All of these were not only directed against Russian military power, but threatened the erosion of Russian political influence. Unfortunately, the undermining of Russian power, in this case, implied the aggrandizement of the United States, which was already over-grand for its own mental health.
At the culmination of this process, the bombing of Yugoslavia caused great revulsion among the Russian political classes, so that the end of the Yeltsin regime brought Vladimir Putin into office, with an apparently more robust policy aimed at restoring Russian influence over the territories of the former Soviet Union. This was accompanied by an alarming new nuclear doctrine of “first use” of nuclear weapons, as well as a ferocious intensification of repressive war in Chechnya.
New high-technology initiatives and farewell to Cold War agreements
Meantime, the American military were preparing the ground politically for the launch of a vast technological offensive, with the comforting but misleading name of National Missile Defence. “Son of Star Wars”, as it has been more widely known, is a comprehensive plan for the militarization of space, which implies the destruction not only of the Anti-Ballistic Missile Treaty, but also the Outer Space Treaty. The new surge of satellite weapons, and space-based lasers is all conceived within the overall doctrine of Full Spectrum Dominance, which is the official doctrine of the American military, and is nicely complementary with the Brzezinski schema.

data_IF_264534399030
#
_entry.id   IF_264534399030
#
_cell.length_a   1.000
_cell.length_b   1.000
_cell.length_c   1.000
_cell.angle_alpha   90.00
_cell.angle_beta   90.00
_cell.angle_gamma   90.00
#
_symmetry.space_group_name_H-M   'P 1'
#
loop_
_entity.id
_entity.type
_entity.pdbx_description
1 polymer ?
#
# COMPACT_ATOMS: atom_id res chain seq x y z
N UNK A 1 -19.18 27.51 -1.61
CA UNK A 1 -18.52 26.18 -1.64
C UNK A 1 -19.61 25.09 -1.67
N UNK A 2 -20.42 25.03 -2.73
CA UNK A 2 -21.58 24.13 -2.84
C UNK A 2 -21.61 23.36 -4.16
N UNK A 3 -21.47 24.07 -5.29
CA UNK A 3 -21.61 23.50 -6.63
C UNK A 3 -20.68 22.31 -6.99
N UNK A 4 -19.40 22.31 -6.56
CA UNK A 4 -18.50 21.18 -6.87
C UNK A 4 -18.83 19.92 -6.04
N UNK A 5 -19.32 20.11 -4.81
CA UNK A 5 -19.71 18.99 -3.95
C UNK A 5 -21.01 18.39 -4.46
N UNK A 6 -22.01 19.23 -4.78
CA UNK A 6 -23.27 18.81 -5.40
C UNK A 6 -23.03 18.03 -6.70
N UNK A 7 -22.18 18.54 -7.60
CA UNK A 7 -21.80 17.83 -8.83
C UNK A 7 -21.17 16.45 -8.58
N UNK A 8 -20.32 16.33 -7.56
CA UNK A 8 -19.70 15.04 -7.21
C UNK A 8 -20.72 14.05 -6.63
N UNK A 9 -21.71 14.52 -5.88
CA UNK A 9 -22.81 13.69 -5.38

All this had been seamlessly carried forward from the Republican administration into that of Clinton, but the election of President Bush produced a number of unilateral initiatives which have alarmed the European partners of the United States, and aroused the great concern of public opinion around the world. In order to introduce his space-based military techniques, Bush made it plain that he was determined to repudiate the ABM Treaty, and demolish what he called “the Cold War agreements” upon which contemporary arms control measures have all rested.
European discomfort was not mitigated by the fact that, at the same time, the United States unilaterally repudiated the result of the Kyoto negotiations on environmental protection, and undermined international agreements on landmines, small arms and biological weapons. The United States government also blocked moved to create an International Criminal Court, which may be seen as an ironical fact in the light of subsequent events.
By the summer of 2001, popular concern in Europe and the United States was already beginning to show itself in the growth of a number of peace movements.
September 11 and after